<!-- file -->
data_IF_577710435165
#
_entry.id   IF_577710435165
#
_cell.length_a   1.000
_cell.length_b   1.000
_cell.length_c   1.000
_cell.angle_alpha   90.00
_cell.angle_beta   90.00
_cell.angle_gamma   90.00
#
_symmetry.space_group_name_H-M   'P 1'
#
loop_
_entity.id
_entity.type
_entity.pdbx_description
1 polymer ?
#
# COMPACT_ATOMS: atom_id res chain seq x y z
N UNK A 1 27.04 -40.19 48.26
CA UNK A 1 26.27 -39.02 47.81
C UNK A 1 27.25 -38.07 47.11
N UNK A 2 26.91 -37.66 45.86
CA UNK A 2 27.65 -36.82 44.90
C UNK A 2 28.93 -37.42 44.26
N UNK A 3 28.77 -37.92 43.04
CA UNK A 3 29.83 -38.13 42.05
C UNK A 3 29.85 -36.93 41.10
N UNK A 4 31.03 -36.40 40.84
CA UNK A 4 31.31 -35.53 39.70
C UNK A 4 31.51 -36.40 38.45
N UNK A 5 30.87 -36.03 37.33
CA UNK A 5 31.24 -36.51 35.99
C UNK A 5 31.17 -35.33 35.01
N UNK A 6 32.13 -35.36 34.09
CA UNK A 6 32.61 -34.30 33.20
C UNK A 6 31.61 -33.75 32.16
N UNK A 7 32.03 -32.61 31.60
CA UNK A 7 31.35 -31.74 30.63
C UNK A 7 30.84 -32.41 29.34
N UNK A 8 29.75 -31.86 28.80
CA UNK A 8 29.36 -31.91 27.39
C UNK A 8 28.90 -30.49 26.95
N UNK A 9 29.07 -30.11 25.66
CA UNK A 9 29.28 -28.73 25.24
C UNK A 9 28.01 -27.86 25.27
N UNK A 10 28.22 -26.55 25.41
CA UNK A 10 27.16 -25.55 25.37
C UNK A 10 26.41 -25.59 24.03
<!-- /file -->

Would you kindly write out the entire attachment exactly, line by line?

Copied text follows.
data_IF_577710435165
#
_entry.id   IF_577710435165
#
_cell.length_a   1.000
_cell.length_b   1.000
_cell.length_c   1.000
_cell.angle_alpha   90.00
_cell.angle_beta   90.00
_cell.angle_gamma   90.00
#
_symmetry.space_group_name_H-M   'P 1'
#
loop_
_entity.id
_entity.type
_entity.pdbx_description
1 polymer ?
#
# COMPACT_ATOMS: atom_id res chain seq x y z
N UNK A 1 27.04 -40.19 48.26
CA UNK A 1 26.27 -39.02 47.81
C UNK A 1 27.25 -38.07 47.11
N UNK A 2 26.91 -37.66 45.86
CA UNK A 2 27.65 -36.82 44.90
C UNK A 2 28.93 -37.42 44.26
N UNK A 3 28.77 -37.92 43.04
CA UNK A 3 29.83 -38.13 42.05
C UNK A 3 29.85 -36.93 41.10
N UNK A 4 31.03 -36.40 40.84
CA UNK A 4 31.31 -35.53 39.70
C UNK A 4 31.51 -36.40 38.45
N UNK A 5 30.87 -36.03 37.33
CA UNK A 5 31.24 -36.51 35.99
C UNK A 5 31.17 -35.33 35.01
N UNK A 6 32.13 -35.36 34.09
CA UNK A 6 32.61 -34.30 33.20
C UNK A 6 31.61 -33.75 32.16
N UNK A 7 32.03 -32.61 31.60
CA UNK A 7 31.35 -31.74 30.63
C UNK A 7 30.84 -32.41 29.34
N UNK A 8 29.75 -31.86 28.80
CA UNK A 8 29.36 -31.91 27.39
C UNK A 8 28.90 -30.49 26.95
N UNK A 9 29.07 -30.11 25.66
CA UNK A 9 29.28 -28.73 25.24
C UNK A 9 28.01 -27.86 25.27
N UNK A 10 28.22 -26.55 25.41
CA UNK A 10 27.16 -25.55 25.37
C UNK A 10 26.41 -25.59 24.03